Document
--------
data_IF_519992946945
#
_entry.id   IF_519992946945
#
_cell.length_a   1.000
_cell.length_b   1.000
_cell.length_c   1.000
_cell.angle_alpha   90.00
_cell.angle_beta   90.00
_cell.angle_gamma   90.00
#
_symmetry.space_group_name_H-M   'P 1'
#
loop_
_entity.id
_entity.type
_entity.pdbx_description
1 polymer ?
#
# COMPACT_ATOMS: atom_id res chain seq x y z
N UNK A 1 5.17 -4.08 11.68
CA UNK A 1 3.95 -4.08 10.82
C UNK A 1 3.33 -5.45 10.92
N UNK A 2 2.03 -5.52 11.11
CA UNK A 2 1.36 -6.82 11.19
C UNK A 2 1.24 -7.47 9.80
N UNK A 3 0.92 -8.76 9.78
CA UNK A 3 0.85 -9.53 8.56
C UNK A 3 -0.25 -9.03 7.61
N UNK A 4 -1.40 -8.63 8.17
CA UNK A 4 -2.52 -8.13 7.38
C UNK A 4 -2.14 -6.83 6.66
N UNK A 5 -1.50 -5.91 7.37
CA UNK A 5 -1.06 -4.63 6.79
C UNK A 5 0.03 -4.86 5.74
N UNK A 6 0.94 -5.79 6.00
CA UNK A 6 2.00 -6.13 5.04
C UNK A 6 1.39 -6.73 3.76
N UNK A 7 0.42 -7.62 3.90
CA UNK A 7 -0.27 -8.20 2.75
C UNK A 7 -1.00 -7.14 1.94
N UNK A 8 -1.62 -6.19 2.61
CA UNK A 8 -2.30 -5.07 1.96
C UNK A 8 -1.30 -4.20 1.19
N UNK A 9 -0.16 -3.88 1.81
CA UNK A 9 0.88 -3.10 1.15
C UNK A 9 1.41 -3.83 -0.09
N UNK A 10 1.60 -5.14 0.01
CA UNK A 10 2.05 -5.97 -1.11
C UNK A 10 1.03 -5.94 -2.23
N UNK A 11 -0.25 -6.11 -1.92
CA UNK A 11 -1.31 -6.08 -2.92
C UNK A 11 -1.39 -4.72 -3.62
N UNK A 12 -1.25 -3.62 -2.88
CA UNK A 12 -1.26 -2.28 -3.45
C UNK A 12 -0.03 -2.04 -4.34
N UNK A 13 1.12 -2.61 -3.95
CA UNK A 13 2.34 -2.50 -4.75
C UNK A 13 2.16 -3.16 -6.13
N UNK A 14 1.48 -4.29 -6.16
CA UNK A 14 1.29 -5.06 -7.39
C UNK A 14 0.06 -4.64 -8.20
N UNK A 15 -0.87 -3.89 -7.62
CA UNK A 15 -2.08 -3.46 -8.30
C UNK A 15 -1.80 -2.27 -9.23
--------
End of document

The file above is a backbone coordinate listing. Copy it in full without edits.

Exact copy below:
data_IF_519992946945
#
_entry.id   IF_519992946945
#
_cell.length_a   1.000
_cell.length_b   1.000
_cell.length_c   1.000
_cell.angle_alpha   90.00
_cell.angle_beta   90.00
_cell.angle_gamma   90.00
#
_symmetry.space_group_name_H-M   'P 1'
#
loop_
_entity.id
_entity.type
_entity.pdbx_description
1 polymer ?
#
# COMPACT_ATOMS: atom_id res chain seq x y z
N UNK A 1 5.17 -4.08 11.68
CA UNK A 1 3.95 -4.08 10.82
C UNK A 1 3.33 -5.45 10.92
N UNK A 2 2.03 -5.52 11.11
CA UNK A 2 1.36 -6.82 11.19
C UNK A 2 1.24 -7.47 9.80
N UNK A 3 0.92 -8.76 9.78
CA UNK A 3 0.85 -9.53 8.56
C UNK A 3 -0.25 -9.03 7.61
N UNK A 4 -1.40 -8.63 8.17
CA UNK A 4 -2.52 -8.13 7.38
C UNK A 4 -2.14 -6.83 6.66
N UNK A 5 -1.50 -5.91 7.37
CA UNK A 5 -1.06 -4.63 6.79
C UNK A 5 0.03 -4.86 5.74
N UNK A 6 0.94 -5.79 6.00
CA UNK A 6 2.00 -6.13 5.04
C UNK A 6 1.39 -6.73 3.76
N UNK A 7 0.42 -7.62 3.90
CA UNK A 7 -0.27 -8.20 2.75
C UNK A 7 -1.00 -7.14 1.94
N UNK A 8 -1.62 -6.19 2.61
CA UNK A 8 -2.30 -5.07 1.96
C UNK A 8 -1.30 -4.20 1.19
N UNK A 9 -0.16 -3.88 1.81
CA UNK A 9 0.88 -3.10 1.15
C UNK A 9 1.41 -3.83 -0.09
N UNK A 10 1.60 -5.14 0.01
CA UNK A 10 2.05 -5.97 -1.11
C UNK A 10 1.03 -5.94 -2.23
N UNK A 11 -0.25 -6.11 -1.92
CA UNK A 11 -1.31 -6.08 -2.92
C UNK A 11 -1.39 -4.72 -3.62
N UNK A 12 -1.25 -3.62 -2.88
CA UNK A 12 -1.26 -2.28 -3.45
C UNK A 12 -0.03 -2.04 -4.34
N UNK A 13 1.12 -2.61 -3.95
CA UNK A 13 2.34 -2.50 -4.75
C UNK A 13 2.16 -3.16 -6.13
N UNK A 14 1.48 -4.29 -6.16
CA UNK A 14 1.29 -5.06 -7.39
C UNK A 14 0.06 -4.64 -8.20
N UNK A 15 -0.87 -3.89 -7.62
CA UNK A 15 -2.08 -3.46 -8.30
C UNK A 15 -1.80 -2.27 -9.23